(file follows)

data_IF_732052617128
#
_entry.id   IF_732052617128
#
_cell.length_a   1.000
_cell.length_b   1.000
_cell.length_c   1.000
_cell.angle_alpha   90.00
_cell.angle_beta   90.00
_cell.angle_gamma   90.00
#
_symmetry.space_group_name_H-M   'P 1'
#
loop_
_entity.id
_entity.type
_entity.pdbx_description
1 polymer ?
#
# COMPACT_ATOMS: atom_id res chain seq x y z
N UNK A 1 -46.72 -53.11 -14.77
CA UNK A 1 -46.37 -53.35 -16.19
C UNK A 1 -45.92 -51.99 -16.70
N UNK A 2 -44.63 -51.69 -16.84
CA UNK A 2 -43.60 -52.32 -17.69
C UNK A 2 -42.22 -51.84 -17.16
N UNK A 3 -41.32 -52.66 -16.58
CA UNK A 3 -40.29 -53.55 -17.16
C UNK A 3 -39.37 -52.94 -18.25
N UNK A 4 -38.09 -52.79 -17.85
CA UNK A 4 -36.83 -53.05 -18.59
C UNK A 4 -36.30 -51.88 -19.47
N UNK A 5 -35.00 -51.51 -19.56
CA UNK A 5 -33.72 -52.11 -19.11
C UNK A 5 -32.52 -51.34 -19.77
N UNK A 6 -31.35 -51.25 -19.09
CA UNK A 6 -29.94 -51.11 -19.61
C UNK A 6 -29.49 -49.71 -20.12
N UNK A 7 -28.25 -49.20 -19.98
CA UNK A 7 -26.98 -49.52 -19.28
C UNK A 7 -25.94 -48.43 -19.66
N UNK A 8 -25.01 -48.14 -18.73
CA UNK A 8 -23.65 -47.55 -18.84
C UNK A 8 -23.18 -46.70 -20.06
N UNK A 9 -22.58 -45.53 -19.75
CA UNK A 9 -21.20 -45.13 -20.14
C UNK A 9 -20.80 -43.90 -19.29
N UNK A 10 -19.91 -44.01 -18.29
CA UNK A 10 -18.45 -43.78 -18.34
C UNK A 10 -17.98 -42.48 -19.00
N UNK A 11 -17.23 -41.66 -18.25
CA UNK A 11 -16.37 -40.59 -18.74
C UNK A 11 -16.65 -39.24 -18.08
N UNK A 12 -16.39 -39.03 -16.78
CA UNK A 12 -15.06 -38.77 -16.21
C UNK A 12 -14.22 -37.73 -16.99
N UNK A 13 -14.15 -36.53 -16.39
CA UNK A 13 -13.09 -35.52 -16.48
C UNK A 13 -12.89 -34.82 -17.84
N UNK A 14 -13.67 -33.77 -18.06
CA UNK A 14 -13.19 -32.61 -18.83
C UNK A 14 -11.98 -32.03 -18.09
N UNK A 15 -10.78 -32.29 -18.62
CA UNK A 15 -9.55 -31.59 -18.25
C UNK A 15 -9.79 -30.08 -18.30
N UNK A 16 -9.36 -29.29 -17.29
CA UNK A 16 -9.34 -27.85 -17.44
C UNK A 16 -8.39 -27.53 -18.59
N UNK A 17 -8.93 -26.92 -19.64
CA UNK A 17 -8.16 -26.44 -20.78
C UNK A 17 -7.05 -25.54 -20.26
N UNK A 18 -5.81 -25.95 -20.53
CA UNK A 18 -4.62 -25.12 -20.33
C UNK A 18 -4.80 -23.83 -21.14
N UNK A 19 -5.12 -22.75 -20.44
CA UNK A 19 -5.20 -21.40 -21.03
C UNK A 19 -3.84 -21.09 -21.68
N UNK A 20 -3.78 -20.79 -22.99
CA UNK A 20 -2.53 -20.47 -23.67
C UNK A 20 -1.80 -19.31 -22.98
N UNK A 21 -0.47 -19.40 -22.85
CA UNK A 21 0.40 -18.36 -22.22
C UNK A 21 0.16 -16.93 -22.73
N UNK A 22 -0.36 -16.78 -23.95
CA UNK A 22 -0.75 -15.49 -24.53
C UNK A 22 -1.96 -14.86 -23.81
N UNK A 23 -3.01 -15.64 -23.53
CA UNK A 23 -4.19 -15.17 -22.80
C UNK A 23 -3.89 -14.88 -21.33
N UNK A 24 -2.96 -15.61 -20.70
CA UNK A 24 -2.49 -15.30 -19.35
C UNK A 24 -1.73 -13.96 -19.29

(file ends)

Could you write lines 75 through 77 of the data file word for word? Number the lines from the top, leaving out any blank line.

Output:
N UNK A 19 -5.12 -22.75 -20.44
CA UNK A 19 -5.20 -21.40 -21.03
C UNK A 19 -3.84 -21.09 -21.68